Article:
Parish-themed bash aims to help Leahy-Holloran Community Center
Nov. 18, 2010
Any first encounter between two residents of Dorchester is as likely to begin with, “What’s your parish?” as it is with “What street do you live on.” While the neighborhood’s much-celebrated patchwork of Catholic parishes has yielded prominence to include other points of reference over the years, its relevance lives on.
Now comes a major fundraiser scheduled for Thanksgiving week: A “What Parish Are You From?” event to benefit the city-owned Leahy-Holloran Community Center fundraiser will be held next Friday, Nov. 26, at the Victory Road Armory. The evening will include cocktails, a cash bar, disc jockey and, of course, a major lure, in this case a $10,000 drawing.
A wall of fame, plastered with old report cards and school memorabilia, will be on display. And organizers are asking folks to bring along their own collections of neighborhood nostalgia. All funds raised will go to support the popular pre-school program at the community center, which has just been fully renovated and officially re-opened in a Saturday ceremony two weeks ago.
“The fundraiser ... is pretty particular here to the Greater Neponset area. It drives a lot a pride,” says Craig Galvin, vice president of the Leahy-Holloran Community Center Council, which is sponsoring the event. “We’ve had people that care, want to participate and volunteer,” Galvin says. “We’ve been very, very lucky, and there’s always room for more. There’s something for everybody there.”
Galvin says the event is targeting the parishes of St. Ambrose, St. Ann, St. Brendan, St. Peter, St. Mark, St. Gregory — and South Boston neighbors from Gate of Heaven and St. Brigid, and other now-defunct former parishes.
Organizers say that local businesses have sprung at the chance to support the Center. Blasi’s, Pat’s of Lower Mills, Sonny’s, The Currach, Lambert’s, and Greenhills Irish Bakery will supply appetizers and goodies.
The preschool program’s budget has taken a hit from the economic recession and funds have dried up— threatening deep cuts to the popular staff there. The neighborhood responded strongly and has become one of the city’s most robust community center site councils.
“Funding would drive programming, programming would drive funding. It’s our job now to step up to get the funds ourselves,” says Galvin.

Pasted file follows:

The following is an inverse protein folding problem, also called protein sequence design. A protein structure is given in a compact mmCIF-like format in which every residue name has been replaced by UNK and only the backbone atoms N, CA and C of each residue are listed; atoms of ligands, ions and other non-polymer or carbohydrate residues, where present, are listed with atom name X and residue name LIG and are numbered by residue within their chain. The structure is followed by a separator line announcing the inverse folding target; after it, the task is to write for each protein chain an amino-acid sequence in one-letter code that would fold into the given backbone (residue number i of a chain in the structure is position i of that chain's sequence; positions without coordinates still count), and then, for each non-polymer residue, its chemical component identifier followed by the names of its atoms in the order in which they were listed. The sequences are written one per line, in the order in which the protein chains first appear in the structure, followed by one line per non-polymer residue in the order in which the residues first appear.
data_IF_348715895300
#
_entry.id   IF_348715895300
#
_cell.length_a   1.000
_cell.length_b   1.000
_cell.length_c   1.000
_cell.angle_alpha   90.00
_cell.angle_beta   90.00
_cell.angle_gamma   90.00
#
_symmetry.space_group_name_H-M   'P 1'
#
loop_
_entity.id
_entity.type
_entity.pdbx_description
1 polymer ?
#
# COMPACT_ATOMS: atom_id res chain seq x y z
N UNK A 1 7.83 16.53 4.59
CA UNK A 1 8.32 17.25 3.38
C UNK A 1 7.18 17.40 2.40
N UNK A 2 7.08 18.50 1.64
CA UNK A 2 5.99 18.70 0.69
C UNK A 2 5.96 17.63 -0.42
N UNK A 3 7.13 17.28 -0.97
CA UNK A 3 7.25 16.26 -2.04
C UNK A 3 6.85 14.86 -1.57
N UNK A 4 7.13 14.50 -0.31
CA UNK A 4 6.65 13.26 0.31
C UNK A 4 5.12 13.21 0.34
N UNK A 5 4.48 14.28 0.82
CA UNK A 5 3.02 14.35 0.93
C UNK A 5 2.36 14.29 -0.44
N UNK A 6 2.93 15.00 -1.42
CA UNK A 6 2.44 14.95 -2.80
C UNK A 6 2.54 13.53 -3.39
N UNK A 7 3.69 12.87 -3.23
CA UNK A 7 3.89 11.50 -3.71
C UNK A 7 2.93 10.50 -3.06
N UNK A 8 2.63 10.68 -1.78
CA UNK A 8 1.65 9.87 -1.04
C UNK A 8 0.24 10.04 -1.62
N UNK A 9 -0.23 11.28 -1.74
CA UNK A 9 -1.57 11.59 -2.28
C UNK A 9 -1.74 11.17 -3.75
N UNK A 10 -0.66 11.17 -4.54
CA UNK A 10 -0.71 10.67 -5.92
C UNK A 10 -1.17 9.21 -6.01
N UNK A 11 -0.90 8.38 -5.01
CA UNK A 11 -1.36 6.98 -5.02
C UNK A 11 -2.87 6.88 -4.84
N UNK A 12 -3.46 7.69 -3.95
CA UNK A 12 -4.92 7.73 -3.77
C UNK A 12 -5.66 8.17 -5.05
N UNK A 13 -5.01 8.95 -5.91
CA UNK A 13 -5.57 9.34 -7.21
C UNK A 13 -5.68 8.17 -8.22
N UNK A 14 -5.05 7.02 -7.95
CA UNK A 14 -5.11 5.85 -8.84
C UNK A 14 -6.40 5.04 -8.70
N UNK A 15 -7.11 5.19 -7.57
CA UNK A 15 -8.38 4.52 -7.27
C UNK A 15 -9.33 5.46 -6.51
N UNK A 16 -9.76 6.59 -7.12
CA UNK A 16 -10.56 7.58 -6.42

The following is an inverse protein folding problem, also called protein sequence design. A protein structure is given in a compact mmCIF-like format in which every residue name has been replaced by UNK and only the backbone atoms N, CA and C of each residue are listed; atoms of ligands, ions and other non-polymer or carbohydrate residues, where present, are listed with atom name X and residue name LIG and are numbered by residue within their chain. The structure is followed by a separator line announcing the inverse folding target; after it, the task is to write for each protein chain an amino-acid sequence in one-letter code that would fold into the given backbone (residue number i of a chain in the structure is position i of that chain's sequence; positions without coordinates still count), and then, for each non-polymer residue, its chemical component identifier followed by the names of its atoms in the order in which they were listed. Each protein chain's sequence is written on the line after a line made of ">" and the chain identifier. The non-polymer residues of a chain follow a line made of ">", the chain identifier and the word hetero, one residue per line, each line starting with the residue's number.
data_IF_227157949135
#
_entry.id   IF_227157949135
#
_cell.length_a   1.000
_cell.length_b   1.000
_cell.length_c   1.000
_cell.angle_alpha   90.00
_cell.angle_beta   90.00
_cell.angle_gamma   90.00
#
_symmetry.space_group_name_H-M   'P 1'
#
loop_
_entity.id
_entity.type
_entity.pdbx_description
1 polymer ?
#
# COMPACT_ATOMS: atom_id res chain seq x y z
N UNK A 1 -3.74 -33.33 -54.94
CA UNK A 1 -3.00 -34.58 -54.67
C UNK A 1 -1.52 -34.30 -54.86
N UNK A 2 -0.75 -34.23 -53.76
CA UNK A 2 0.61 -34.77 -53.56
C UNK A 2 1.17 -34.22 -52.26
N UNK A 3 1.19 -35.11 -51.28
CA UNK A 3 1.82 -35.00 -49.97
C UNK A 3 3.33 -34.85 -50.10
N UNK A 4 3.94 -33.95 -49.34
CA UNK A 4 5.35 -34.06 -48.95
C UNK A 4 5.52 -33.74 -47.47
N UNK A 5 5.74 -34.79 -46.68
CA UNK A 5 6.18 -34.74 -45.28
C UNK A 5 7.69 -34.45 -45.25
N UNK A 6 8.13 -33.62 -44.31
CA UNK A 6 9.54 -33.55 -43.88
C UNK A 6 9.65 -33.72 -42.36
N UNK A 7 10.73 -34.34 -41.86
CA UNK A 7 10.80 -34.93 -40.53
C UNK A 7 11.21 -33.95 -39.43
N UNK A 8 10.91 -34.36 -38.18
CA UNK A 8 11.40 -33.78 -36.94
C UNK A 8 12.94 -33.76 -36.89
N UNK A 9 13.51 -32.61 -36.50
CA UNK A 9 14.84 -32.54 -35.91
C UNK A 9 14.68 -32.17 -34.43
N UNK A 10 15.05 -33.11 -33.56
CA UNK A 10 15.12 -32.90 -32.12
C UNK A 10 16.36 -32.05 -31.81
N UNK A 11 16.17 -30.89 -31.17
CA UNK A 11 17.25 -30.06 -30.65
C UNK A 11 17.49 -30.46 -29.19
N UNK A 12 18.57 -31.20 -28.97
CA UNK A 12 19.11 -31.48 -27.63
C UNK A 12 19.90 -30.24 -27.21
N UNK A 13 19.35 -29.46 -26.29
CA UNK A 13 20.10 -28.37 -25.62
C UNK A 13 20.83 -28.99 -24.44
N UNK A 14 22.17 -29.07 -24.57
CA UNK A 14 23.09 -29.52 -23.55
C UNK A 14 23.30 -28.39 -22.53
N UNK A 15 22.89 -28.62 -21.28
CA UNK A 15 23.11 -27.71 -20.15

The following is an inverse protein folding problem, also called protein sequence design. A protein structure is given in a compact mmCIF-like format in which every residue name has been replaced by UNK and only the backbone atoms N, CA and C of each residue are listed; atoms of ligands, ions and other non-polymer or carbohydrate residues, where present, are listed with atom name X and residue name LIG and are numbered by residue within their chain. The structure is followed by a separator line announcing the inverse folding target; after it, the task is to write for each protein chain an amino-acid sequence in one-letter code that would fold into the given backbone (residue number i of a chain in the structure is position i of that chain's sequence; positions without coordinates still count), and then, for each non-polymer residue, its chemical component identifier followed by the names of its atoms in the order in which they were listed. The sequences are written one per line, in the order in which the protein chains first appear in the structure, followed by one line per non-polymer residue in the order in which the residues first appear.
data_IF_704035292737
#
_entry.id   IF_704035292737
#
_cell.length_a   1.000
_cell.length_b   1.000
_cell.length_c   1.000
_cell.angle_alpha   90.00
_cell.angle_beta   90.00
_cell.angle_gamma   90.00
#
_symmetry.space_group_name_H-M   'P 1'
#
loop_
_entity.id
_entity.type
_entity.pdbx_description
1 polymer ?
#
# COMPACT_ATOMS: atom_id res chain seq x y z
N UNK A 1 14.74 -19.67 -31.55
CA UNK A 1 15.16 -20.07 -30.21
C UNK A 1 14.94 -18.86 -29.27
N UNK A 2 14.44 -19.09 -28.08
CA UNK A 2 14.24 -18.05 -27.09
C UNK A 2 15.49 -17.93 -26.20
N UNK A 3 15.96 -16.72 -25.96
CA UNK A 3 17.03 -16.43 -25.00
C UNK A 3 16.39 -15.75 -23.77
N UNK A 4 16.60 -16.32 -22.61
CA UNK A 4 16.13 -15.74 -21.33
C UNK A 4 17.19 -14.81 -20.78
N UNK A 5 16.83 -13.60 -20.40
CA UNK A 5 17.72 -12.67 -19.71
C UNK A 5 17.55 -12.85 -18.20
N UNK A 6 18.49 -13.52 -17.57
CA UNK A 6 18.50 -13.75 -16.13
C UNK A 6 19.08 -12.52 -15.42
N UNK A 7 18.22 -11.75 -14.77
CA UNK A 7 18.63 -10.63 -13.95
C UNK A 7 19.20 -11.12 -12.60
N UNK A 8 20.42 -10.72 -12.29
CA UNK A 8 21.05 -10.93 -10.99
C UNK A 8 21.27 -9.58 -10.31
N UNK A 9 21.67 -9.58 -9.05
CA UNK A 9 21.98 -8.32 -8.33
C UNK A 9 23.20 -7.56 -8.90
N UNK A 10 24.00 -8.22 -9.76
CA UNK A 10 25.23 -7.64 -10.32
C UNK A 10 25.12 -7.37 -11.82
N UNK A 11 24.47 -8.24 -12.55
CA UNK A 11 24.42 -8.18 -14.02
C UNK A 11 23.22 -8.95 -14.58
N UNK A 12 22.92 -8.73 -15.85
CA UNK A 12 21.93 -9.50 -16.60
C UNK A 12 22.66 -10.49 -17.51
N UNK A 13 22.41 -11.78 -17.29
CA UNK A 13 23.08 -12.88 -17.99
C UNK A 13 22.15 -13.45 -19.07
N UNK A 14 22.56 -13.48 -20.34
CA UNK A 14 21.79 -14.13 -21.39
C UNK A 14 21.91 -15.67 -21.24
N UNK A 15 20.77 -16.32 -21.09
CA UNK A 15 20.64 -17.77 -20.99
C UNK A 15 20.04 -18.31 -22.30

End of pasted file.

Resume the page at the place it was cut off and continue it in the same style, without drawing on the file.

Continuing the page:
LHCC Administrative Coordinator Jill LaMonica is grateful for all the help. “I couldn’t do it without the partnerships, council, community members,” she says. “These people have really stepped in and supported not only me but the [Boston Centers for Youth & Families] in general. I’m amazed at the hours they have put in.”
Says Galvin: “Jill has been diligently and tirelessly working down there to keep things moving forward. She has worked very hard to include every age group, everybody who wants to participate to get that center the most use and we’ve been thrilled with that.”
The hours and energy necessary to keep things moving forward are a community-wide effort involving the 25 volunteer members of the LHCC Council, staff members, program participants and enthusiastic parents.
“Our whole goal is how can we reach out to people who are right in our backyard?,” LaMonica says of the center’s focus.
“I’m new and the board’s new; we’re always talking new, new, new,” she says, “but the community center has been here for something like 30 years. We want to celebrate that history and traditions as well.”
Formerly known as the Murphy Community Center, the LHCC is one of 46 facilities that remain under the umbrella of Boston’s Center for Youth and Families office. Opened in 1973, the Neponset center currently offers programs such as swimming lessons, ceramics, aerobics, kids’ drawing classes, adult computer classes, line dancing, and sewing lessons. Pre-school and K1 are offered during the academic year. Adult classes, a teen center and after-school activities are open to the community as well. It has been re-named in memory of two well-known figures in the Neponset community — Joe Holloran and Brian Leahy.
Community learning partners such as the Adams Street Library, Project D.E.E.P. and the Murphy School, which houses the LHCC, extend the center’s programming further.
Last year, the newly re-named center began a substaintial renovation project. Updated electrical work, a new gym floor and bleachers, gym wall lockers, collapsible basketball rims, weight room and paint jobs of the gym walls and adjacent lobby walls have given LHCC members and Murphy School students a rejuvenated place to play.
Next week’s fundraiser will be a chance to reconnect, remember and see how the LHCC and the community is moving forward, bearing in mind that “We’re keep things Dorchester,” as LaMonica says.
General admission is $25. A $100 donation admits two people to the event and enters one name for the $10,000 drawing. All tickets are on sale in advance and at the door, but $100 tickets are selling quickly. For more information, visit leahyhollorancommunitycenter.com.